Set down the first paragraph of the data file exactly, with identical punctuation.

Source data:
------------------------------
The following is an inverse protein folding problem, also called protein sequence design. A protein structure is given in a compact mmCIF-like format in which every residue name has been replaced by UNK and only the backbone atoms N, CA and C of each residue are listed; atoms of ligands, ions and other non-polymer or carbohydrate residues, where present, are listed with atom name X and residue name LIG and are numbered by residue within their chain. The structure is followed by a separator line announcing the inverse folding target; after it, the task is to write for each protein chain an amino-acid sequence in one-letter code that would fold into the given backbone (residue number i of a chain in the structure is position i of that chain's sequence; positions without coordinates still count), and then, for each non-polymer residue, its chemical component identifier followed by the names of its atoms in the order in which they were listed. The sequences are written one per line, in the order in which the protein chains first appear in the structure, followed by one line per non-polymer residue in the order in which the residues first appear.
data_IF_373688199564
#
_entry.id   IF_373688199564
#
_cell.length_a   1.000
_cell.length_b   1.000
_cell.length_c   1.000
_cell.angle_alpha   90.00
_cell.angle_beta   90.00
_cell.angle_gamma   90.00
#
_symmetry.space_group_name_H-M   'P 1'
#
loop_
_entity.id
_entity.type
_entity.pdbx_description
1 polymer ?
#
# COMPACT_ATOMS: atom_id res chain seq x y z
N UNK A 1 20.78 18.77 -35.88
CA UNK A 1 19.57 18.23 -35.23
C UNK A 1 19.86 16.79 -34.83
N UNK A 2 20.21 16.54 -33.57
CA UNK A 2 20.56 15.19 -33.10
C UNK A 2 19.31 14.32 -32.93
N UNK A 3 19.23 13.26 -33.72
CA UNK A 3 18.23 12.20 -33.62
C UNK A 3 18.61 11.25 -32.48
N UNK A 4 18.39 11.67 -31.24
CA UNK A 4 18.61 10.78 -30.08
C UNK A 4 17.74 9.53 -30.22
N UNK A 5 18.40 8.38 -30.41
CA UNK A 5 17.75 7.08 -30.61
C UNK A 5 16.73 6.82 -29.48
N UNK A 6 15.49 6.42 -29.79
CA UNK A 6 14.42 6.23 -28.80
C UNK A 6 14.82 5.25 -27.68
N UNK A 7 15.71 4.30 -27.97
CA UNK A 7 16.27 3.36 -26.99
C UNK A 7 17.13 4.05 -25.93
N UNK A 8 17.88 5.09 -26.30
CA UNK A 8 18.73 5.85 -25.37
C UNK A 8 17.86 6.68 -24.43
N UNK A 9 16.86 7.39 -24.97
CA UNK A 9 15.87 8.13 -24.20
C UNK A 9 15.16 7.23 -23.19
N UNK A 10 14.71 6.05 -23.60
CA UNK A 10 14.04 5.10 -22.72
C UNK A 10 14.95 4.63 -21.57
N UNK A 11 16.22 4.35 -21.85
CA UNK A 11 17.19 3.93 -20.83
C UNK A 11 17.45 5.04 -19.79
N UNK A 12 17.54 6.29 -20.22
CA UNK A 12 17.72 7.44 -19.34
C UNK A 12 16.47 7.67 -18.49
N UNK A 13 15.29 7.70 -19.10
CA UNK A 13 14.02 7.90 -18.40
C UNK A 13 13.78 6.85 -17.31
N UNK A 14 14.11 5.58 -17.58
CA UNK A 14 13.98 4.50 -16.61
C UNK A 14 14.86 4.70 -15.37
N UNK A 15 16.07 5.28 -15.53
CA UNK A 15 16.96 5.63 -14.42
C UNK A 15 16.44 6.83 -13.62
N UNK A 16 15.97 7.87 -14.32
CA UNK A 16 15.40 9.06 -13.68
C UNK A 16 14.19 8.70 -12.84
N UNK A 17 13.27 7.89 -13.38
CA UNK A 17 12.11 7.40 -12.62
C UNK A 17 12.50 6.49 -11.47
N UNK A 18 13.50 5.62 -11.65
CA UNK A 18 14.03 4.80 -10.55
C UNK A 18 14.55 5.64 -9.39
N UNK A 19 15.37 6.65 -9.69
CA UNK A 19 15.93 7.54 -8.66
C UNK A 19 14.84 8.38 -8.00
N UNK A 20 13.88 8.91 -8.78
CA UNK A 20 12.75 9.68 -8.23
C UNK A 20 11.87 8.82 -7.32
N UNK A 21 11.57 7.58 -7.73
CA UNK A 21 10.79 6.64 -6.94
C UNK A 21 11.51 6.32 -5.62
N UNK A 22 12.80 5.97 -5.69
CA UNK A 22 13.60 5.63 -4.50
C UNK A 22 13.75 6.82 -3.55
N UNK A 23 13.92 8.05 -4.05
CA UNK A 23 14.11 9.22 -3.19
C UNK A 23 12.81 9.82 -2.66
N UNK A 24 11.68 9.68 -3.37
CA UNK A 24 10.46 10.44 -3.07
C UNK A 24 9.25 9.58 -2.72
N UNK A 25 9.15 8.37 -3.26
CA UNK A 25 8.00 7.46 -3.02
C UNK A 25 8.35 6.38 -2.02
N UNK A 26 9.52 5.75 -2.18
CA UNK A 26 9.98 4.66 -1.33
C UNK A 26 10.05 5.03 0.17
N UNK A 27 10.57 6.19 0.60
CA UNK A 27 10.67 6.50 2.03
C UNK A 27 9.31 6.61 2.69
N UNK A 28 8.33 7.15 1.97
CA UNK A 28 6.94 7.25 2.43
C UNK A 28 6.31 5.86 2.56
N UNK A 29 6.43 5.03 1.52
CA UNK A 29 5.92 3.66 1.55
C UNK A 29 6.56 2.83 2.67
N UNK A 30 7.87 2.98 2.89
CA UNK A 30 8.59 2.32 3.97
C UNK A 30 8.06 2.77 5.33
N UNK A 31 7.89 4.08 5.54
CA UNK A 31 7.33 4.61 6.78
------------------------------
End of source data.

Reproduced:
The following is an inverse protein folding problem, also called protein sequence design. A protein structure is given in a compact mmCIF-like format in which every residue name has been replaced by UNK and only the backbone atoms N, CA and C of each residue are listed; atoms of ligands, ions and other non-polymer or carbohydrate residues, where present, are listed with atom name X and residue name LIG and are numbered by residue within their chain. The structure is followed by a separator line announcing the inverse folding target; after it, the task is to write for each protein chain an amino-acid sequence in one-letter code that would fold into the given backbone (residue number i of a chain in the structure is position i of that chain's sequence; positions without coordinates still count), and then, for each non-polymer residue, its chemical component identifier followed by the names of its atoms in the order in which they were listed. The sequences are written one per line, in the order in which the protein chains first appear in the structure, followed by one line per non-polymer residue in the order in which the residues first appear.